What a Wazer to Go

The Wazer: https://wazer.com/

I retired last month after working 44 years at a large university. Woo hoo! Some people worried that I’d stay at home, just resting and rusting. Pffft! I've already found a couple new hobbies, one of which is stained glass work.

Nice clean edges, and simple pieces for beginners

The first step on the learning curve was to be certified to operate the Wazer, a water jet cutter, at our nearby makerspace. It was intimidating! It seemed there were so many steps to getting it set up, but after a few runs I gained confidence. Other than glass, the Wazer can cut steel, stone, and tile. When cutting glass, the edges are smooth and no grinding is needed, nor do I need to trace patterns and scribe the glass for manual cutting.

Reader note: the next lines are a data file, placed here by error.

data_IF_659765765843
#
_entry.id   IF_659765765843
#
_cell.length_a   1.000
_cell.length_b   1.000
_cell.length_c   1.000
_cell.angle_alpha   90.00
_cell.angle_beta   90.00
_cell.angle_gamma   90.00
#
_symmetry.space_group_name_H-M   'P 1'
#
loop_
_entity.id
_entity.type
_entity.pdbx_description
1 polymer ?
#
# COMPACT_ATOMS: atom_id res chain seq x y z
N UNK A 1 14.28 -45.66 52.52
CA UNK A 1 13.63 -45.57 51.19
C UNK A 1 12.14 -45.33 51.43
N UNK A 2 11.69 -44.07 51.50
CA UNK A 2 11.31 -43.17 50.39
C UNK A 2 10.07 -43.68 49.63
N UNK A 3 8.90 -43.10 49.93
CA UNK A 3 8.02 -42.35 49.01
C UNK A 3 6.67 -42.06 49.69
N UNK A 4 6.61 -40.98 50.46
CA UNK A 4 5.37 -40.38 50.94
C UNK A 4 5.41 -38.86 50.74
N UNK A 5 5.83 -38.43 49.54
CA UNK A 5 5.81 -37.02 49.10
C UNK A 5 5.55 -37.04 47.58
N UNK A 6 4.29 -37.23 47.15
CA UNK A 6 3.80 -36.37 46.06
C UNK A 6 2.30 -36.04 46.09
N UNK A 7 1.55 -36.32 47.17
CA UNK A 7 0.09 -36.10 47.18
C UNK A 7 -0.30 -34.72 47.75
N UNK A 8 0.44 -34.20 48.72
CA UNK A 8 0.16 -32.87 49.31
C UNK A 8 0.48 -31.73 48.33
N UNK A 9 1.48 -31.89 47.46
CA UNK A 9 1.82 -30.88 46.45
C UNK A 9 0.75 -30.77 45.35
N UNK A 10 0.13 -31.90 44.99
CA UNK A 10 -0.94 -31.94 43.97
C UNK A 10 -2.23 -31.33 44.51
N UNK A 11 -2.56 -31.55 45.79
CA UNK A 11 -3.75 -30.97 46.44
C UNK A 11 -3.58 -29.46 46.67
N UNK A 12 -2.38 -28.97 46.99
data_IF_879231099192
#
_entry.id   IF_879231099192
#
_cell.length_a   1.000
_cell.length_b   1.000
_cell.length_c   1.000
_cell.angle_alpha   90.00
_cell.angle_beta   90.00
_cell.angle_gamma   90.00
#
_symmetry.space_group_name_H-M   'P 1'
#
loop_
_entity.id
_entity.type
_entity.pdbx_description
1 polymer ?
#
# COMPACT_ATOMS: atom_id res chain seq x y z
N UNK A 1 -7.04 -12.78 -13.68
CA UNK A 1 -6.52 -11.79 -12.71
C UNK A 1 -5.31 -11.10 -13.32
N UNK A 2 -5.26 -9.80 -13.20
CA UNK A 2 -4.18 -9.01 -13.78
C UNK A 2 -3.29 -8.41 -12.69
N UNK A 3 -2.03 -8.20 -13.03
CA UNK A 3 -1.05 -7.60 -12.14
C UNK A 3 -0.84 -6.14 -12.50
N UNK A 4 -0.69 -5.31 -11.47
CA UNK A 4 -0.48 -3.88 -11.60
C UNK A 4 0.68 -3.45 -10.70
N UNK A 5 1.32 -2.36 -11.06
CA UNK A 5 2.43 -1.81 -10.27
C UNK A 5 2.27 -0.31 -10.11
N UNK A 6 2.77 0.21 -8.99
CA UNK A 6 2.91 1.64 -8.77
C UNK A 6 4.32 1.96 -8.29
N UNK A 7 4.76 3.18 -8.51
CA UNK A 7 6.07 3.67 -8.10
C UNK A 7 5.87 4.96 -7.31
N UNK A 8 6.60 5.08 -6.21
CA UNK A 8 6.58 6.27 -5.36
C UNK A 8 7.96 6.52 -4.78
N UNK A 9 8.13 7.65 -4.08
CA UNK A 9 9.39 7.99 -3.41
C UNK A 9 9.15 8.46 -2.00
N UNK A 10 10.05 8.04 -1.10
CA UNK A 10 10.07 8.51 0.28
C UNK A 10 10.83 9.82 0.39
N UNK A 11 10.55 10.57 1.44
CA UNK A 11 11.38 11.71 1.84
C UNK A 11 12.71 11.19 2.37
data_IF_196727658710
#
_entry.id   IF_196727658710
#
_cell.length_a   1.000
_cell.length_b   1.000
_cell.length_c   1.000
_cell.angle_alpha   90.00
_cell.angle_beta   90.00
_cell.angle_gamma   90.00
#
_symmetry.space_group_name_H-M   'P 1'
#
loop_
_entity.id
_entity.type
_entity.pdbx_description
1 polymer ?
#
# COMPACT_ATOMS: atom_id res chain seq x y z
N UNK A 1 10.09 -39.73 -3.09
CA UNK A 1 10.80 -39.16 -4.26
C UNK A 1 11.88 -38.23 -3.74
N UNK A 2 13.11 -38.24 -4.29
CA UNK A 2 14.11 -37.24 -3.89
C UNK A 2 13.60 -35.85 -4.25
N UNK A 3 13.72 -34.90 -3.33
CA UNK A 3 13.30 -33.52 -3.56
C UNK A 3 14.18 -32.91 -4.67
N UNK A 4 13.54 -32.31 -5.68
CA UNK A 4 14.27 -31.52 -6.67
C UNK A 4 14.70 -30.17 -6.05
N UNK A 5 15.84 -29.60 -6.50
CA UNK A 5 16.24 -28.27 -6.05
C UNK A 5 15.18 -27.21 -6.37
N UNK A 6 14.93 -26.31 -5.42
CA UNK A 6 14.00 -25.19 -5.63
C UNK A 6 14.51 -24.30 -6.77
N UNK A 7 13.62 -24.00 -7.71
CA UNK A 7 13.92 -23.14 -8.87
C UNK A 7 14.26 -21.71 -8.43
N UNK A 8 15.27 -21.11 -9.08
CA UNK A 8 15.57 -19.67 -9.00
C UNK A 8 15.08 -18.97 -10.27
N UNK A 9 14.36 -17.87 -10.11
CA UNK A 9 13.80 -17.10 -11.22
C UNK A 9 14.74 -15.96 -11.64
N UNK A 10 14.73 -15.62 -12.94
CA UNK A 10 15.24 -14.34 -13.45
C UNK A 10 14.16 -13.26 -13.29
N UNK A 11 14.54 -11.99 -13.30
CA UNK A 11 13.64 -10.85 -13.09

Having learned to operate the Wazer, I now needed supplies: solder, copper tape, a fid (to firmly press the copper tape onto each cut piece), flux, flux brushes, flux remover, and a carborundum stone to smooth the one area the Wazer leaves to hold the cut piece in place during the high pressure cutting process.

Ready to assemble? Not yet. The PDF designs I purchased from Etsy needed to be converted into the DXF file format Wazer uses. I thought wrapping copper foil around each piece with only a millimeter of play was difficult, but learning to convert files took much more trial and error! Fortunately, my husband is a wiz with various software applications and patiently walked through the process with me over two days.

So, in addition to learning how to solder stained glass pieces, I’ve now learned to use Inkscape to convert files for the Wazer, create the Wazer files, and save them to an SD card. Whew!

Finally, some completed pieces! My foiling and soldering skills have a Waze to go, but I’m enjoying this new hobby. 







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